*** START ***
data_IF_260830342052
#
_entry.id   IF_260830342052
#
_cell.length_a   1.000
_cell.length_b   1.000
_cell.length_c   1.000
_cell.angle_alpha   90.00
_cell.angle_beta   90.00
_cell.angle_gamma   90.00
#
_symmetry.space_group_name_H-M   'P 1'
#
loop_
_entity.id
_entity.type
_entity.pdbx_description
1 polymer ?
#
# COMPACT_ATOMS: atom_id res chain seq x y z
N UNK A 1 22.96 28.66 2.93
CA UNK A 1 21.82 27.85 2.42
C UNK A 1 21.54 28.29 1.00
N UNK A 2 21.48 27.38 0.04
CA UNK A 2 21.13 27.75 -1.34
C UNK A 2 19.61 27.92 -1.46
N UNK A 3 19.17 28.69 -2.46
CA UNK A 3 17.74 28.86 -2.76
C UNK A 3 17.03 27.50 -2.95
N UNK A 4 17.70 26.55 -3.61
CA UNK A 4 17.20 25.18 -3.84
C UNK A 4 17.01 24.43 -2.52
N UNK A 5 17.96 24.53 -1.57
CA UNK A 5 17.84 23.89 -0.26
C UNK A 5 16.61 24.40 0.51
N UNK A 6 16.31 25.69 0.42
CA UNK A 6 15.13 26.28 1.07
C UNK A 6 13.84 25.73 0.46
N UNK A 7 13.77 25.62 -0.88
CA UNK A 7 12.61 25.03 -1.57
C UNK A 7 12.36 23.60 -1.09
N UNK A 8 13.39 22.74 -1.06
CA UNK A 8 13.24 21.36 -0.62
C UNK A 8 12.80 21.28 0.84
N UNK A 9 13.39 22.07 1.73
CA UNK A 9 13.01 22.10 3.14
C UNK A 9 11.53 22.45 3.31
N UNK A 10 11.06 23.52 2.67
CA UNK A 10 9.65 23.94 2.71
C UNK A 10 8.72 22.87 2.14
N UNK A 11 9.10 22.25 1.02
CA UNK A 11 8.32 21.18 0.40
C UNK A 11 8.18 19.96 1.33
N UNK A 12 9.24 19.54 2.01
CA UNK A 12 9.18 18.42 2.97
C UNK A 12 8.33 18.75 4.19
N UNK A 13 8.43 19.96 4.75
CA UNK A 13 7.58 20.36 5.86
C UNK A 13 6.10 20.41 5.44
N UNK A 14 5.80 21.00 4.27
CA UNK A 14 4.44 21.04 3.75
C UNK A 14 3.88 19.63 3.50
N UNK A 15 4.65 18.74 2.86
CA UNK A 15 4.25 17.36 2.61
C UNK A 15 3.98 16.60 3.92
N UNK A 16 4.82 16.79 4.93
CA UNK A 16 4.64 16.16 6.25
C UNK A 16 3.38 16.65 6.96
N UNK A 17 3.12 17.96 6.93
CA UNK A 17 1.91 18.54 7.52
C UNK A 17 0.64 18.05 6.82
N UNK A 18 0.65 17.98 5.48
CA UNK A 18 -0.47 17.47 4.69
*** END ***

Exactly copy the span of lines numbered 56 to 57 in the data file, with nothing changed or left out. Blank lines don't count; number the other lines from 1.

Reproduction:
C UNK A 12 8.33 18.75 4.19
N UNK A 13 8.43 19.96 4.75